1. re: danna

              Danna, I'm curious about something. The method in the Cook's Illustrated recipe is to beat the butter into the dry ingredients, then beat in the combined milk, egg whites, and flavorings. Above you recommended Beranbaum's white cake (I assume from the Cake Bible), and her standard method for butter cakes is very similar, calling for beating the butter and a bit of the milk into the dry ingredients, then beating in the eggs and the rest of the milk. Do you use her method with her recipe(s), or do you use her ingredients and the creaming method?

              1. re: Caitlin McGrath

                I wondered if anyone would notice that ;-) I use her ingredients , but the creaming method. RLB is why I gave that method a shot in the first place, but I don't like it.

                BTW, re-reading my post above makes me wonder why I was feeling so agressive about cake *yike*. Sorry about that! For all I know, I'm just not doing it right.

                1. re: danna

                  I will re-do the cake using the creaming method and not over mix. I think if I add another variable by adding an egg yolk I'm afraid I won't know where my problem lies. So we'll see this weekend.

                  Thanks guys for the input. I tend come off a little OCD to some of my co-workers that don't bake when I try to get their opinions on the texture, crumb, etc. thry don't fully get it. It's nice that there are people that understand the results that I am trying to obtain. :)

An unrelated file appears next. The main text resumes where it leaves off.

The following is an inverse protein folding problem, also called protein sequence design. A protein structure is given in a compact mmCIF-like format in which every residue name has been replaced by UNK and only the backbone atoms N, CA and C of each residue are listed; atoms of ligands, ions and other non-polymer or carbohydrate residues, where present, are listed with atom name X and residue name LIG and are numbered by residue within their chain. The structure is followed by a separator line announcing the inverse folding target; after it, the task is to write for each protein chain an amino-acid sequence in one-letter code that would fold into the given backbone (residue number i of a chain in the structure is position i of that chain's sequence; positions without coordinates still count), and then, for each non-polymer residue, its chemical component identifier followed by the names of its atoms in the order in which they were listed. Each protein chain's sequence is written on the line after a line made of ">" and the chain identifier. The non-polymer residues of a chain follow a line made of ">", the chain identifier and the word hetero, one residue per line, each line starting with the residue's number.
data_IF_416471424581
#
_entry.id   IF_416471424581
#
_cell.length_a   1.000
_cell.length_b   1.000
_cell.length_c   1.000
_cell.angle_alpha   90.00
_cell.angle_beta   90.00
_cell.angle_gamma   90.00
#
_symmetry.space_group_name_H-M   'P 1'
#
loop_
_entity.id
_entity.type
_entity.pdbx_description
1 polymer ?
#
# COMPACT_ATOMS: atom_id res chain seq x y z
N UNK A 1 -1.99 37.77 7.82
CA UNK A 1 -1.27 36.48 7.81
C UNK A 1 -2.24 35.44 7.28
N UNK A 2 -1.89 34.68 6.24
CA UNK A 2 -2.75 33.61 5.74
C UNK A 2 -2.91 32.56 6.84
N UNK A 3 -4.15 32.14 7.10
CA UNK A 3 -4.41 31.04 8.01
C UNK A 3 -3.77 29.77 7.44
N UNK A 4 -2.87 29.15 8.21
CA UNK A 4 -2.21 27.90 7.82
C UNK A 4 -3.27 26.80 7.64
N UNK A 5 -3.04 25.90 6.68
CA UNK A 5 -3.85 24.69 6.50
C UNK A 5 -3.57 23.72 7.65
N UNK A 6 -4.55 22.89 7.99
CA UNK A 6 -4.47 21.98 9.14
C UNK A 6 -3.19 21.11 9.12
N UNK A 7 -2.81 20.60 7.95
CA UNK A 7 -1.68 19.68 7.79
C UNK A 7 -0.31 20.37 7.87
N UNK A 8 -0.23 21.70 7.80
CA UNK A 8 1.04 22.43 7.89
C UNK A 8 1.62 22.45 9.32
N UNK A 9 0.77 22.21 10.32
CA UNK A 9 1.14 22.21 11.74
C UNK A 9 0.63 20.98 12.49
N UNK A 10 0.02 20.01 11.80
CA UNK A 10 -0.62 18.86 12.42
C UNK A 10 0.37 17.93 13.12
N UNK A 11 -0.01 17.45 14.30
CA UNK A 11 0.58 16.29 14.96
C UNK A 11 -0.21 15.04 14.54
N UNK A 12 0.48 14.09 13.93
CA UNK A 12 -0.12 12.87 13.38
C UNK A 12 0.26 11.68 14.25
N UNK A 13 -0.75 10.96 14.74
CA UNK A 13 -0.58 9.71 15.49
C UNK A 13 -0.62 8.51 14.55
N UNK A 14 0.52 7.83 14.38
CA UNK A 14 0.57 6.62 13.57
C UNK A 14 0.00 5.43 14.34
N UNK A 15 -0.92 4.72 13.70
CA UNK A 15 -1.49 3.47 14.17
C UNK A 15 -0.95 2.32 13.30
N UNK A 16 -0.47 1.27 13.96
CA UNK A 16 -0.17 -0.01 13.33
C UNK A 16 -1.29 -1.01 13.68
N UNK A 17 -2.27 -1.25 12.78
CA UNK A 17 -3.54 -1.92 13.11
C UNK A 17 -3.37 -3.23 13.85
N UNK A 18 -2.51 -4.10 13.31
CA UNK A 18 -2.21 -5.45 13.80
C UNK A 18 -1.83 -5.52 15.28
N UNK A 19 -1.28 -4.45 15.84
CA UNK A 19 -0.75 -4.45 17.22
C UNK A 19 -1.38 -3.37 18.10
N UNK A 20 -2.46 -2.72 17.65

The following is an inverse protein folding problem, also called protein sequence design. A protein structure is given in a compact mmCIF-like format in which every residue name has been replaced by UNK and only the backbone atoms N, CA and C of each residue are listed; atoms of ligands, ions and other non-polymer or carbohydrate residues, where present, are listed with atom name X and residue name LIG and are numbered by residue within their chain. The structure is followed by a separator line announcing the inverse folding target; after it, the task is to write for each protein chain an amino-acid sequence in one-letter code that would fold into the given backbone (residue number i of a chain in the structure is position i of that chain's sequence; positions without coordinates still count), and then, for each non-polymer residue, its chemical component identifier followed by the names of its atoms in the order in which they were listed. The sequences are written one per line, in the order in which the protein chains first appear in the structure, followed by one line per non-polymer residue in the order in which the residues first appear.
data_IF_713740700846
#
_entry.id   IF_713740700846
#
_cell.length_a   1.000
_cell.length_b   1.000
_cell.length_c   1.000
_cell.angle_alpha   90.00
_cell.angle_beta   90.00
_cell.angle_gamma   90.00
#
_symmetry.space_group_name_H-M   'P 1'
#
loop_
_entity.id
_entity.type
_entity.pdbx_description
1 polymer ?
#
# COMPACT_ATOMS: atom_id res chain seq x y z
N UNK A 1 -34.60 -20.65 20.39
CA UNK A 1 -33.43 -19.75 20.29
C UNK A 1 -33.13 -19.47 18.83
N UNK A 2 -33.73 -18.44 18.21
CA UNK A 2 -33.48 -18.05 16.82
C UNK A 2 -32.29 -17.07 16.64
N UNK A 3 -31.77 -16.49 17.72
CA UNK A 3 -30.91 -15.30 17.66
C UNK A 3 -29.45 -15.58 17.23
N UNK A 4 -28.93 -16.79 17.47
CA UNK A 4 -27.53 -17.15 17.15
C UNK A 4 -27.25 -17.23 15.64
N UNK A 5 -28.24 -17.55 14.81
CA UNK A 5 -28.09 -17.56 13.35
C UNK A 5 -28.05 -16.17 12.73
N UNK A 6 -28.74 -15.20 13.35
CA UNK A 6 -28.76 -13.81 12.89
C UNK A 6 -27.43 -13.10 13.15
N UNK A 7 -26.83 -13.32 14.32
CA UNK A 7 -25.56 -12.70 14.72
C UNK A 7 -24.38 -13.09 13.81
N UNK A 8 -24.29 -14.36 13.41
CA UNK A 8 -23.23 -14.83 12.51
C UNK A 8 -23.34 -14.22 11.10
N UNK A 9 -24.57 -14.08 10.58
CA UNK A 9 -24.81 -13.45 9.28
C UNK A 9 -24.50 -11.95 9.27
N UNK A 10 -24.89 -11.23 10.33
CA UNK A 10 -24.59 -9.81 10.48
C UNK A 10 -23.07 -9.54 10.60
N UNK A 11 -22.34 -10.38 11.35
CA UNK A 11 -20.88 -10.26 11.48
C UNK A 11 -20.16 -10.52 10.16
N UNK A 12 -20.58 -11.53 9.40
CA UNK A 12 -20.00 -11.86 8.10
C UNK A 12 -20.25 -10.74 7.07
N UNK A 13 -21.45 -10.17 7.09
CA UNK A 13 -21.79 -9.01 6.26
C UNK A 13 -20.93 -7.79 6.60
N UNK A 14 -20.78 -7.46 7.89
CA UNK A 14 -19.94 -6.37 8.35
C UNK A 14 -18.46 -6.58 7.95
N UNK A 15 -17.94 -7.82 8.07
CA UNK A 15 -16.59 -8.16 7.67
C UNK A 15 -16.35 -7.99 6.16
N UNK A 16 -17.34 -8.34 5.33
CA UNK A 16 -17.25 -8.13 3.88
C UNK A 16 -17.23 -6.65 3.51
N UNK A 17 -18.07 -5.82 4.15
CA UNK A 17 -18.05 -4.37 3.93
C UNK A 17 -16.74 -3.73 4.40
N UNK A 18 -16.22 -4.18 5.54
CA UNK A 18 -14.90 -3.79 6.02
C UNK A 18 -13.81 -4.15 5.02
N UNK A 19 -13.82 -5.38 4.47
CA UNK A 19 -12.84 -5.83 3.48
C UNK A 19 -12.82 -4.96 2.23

Nikki Bakes

                2. re: Caitlin McGrath

                  i use her method with the white cake recipe from the cake bible, exactly as written, and have never had an issue with a spongy texture. it is my favorite go-to white cake for berry layer cakes and cupcakes. the purpose of mixing the fat and flour is to inhibit gluten development which is what makes the cake rubbery. the method will seem strange to people who are only used to creaming, but it has always worked for me.

                  make sure your ingredients are at the proper temperature so that they incorporate more easily with each other and make sure not to overmix. if you still find the cake rubbery after that, try whipping a poprtion of the egg whites with a portion of the sugar and folding it in at the end for a lighter texture. most sponge cakes are "spongy" in texture because they lack fat, not because of a specific mixing technique. if you have not overmixed the flour mixture prior to adding the egg whites, folding them in will not cause toughness.

              2. Did you ever get a good recipe for the fine crumb textured cake? I've been searching for one of these for a long time now. I made it by fluke two years ago with a recipe i didn't have to do any creaming for but I have never been able to replicate it. Please let me know if you found a good recipe.